Britain's newborn princess' name evokes British royal history
Prince William and his wife Kate, the Duchess of Cambridge, on Monday announced the name they picked for Britain's newborn princess: Princess Charlotte Elizabeth Diana.
It's a name that immediately evokes British royal history: Princess Charlotte Elizabeth Diana.
Prince William and his wife Kate, the Duchess of Cambridge, on Monday announced the name they picked for Britain's newborn princess, a choice seen as a tribute to both Prince William's parents and grandmother, the queen, as well as a link to Kate's family.
The princess, the second child of William and Kate, will be known as Her Royal Highness Princess Charlotte of Cambridge, royal officials said.
The birth of Princess Charlotte marks a new chapter for William and Kate, widely seen as the monarchy's most modern, popular couple, but the names they picked are firmly rooted in royal tradition. Charlotte, the feminine form of Charles, appears to be a nod to the newborn's grandfather, Prince Charles. The baby's middle names honor Queen Elizabeth II, the infant's 89-year-old great-grandmother, and the late Princess Diana, William's mother and the baby's grandmother.
Charlotte also features in Kate's family, as the middle name of her sister, Pippa Middleton.
The newborn princess is fourth in line to the throne after Charles, William and her older brother, 21-month-old Prince George.
William and Kate introduced the baby princess to the world Saturday evening, just 12 hours after Kate checked into St. Mary's Hospital in London to give birth. The baby weighed in at 8 pounds, 3 ounces (3.7 kilograms).
Her new name was warmly welcomed Monday by royal fans. Some were particularly pleased about the tribute to Diana, still remembered fondly by many. Diana, who died in 1997 at age 36, gave birth to William and Harry at the same London hospital where Charlotte was born.
"I so much wanted the name Diana to be in there somewhere," said Munever Halil, 52. "I wanted it to be Elizabeth Diana, so I think it's lovely."
Charles Spencer, Diana's brother, also approved of the choice.
"Perfect names. My 2-year-old Charlotte Diana will be thrilled at cousinly name-sharing," he tweeted.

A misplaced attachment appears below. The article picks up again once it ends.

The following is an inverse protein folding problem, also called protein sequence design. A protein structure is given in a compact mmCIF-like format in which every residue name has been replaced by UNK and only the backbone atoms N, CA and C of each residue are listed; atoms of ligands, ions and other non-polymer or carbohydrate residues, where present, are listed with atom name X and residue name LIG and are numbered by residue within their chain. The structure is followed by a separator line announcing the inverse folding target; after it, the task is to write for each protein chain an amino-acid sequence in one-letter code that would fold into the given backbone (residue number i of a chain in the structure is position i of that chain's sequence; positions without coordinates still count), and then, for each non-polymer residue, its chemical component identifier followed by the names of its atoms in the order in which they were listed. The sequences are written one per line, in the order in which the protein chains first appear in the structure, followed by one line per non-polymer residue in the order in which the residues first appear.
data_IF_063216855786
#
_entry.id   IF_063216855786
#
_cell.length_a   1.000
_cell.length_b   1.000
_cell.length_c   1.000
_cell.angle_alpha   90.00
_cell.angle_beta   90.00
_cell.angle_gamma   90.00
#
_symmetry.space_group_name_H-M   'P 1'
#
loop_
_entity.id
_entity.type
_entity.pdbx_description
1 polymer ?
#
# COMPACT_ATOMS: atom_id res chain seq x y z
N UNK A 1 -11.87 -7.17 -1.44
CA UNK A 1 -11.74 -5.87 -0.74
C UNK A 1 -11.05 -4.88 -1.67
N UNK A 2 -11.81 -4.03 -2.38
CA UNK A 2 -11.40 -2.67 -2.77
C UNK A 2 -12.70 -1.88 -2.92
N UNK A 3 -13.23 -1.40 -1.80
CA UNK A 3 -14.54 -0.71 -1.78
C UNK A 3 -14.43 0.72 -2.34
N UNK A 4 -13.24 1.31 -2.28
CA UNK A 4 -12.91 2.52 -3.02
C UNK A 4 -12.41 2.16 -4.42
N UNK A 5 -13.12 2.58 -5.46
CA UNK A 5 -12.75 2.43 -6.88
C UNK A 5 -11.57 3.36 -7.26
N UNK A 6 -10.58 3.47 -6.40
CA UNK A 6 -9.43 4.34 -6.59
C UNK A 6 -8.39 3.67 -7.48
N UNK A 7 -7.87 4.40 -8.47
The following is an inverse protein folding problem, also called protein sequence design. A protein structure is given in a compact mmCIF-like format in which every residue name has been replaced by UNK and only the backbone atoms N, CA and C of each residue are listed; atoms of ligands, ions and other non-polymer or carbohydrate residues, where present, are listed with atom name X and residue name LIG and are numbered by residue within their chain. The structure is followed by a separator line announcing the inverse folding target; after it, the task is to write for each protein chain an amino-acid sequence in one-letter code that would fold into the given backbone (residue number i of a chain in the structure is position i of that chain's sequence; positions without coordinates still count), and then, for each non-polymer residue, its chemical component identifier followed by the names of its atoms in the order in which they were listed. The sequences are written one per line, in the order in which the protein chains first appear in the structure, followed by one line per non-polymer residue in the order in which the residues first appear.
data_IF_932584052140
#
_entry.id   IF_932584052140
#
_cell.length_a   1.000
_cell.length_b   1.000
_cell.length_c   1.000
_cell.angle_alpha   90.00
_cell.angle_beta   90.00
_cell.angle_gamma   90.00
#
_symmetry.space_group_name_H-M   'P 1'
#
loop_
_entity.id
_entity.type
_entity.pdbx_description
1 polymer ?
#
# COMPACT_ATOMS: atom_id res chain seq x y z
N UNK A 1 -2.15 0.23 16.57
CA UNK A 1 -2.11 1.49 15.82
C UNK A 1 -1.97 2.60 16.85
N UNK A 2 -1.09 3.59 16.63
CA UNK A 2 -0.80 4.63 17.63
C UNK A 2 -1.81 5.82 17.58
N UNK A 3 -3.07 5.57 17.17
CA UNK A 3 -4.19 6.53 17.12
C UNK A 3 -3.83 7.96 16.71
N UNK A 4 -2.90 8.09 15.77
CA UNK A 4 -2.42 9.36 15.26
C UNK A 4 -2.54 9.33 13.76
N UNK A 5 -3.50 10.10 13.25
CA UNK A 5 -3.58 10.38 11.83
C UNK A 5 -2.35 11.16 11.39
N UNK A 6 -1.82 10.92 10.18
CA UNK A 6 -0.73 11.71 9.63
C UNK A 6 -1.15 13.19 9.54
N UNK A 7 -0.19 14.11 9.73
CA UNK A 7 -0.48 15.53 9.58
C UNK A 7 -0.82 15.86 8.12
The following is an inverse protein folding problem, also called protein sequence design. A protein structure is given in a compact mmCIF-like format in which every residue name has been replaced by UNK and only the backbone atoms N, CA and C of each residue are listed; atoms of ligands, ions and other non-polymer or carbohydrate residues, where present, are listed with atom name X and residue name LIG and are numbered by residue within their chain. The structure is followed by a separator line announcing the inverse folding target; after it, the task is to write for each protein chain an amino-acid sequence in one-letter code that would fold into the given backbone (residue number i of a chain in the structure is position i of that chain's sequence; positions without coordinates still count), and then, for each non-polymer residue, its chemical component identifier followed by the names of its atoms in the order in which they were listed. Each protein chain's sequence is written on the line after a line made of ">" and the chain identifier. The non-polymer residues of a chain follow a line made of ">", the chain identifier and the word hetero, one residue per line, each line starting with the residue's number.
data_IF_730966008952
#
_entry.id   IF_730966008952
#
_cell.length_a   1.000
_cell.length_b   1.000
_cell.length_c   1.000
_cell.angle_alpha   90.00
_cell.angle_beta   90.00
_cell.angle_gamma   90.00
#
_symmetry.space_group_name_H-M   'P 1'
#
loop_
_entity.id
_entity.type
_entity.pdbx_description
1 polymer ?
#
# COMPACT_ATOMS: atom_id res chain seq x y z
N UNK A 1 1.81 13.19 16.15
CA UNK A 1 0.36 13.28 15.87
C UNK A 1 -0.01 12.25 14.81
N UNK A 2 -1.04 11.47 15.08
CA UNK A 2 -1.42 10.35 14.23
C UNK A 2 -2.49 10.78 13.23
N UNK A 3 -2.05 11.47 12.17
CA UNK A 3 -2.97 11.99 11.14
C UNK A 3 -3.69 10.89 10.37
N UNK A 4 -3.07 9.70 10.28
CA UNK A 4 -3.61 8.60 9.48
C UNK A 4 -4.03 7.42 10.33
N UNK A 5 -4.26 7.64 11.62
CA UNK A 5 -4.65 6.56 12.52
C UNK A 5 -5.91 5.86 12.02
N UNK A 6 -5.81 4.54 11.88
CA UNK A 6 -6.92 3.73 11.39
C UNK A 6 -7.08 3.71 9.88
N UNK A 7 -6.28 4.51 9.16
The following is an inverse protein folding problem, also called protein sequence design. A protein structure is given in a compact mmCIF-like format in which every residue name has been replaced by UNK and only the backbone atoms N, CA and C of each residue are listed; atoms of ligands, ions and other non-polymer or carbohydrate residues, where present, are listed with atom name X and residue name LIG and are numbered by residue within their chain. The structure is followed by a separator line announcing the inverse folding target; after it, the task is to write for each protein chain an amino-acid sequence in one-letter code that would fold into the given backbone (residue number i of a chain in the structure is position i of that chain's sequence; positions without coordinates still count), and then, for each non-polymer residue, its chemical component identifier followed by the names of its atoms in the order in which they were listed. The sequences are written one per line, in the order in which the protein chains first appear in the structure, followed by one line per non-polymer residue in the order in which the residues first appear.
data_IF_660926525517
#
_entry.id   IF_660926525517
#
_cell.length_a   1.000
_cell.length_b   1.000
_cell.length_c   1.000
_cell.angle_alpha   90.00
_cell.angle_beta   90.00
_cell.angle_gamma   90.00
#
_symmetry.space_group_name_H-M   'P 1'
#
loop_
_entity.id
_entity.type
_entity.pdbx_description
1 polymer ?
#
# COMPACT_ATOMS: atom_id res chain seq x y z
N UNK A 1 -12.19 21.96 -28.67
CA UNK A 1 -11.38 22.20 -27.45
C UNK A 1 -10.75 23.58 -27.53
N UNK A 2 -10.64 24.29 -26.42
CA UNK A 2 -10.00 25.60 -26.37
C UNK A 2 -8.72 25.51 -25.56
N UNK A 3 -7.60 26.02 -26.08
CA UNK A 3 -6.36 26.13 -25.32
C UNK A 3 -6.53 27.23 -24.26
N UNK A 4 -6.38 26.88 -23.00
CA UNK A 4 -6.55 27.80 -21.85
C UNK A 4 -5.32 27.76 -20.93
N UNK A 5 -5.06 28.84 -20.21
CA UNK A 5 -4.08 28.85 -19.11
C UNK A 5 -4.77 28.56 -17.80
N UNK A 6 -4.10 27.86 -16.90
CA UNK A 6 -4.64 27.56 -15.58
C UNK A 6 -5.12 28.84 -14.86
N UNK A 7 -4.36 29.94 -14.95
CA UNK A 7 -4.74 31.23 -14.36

Earlier Monday, Westminster Abbey's bells pealed and gun salutes were fired across London in honor of the newborn princess. In a display of traditional pageantry, dozens of deafening volleys were fired from Hyde Park and the Tower of London to mark the occasion.
The royal couple had kept the world guessing about the baby's name until after both sets of grandparents got a chance to visit Kensington Palace on Sunday to meet their granddaughter.
Bookmakers had taken huge amounts of bets on the name and Charlotte had been a front-runner alongside Alice and Victoria.
"Charlotte was the hot tip over the weekend," Ladbrokes spokeswoman Jessica Bridge said. "We may have lost a fortune, but we're paying out with a smile and wish the duke and duchess all the best."
Another bookmaker, William Hill, said they were relieved because their top bet had been Alice. Spokesman Rupert Adams said 5,096 bettors correctly guessed the name and his firm would pay out just over 100,000 pounds ($151,100) in the name market.
Britain's royal history includes several Charlottes, a name originating from French, but most lived in the distant past. Queen Charlotte, the wife of George III, was a keen botanist and founded London's Kew Gardens. Born in 1744, the queen had 15 children — including one Princess Charlotte, who grew up to marry a German duke.
George IV also named his only child Charlotte in 1796, but she died in childbirth at the age of 21 in 1817, leading to a mass outpouring of grief in Britain.
The new princess will be formally christened in the coming weeks, potentially in the same chapel at St. James's Palace, like her brother. Her godparents will likely be announced on the morning of the christening.
William and Kate are staying at London's Kensington Palace for now, but in the coming days they are expected to return to their country home near the queen's Sandringham estate, 120 miles (190 kilometers) north of London.
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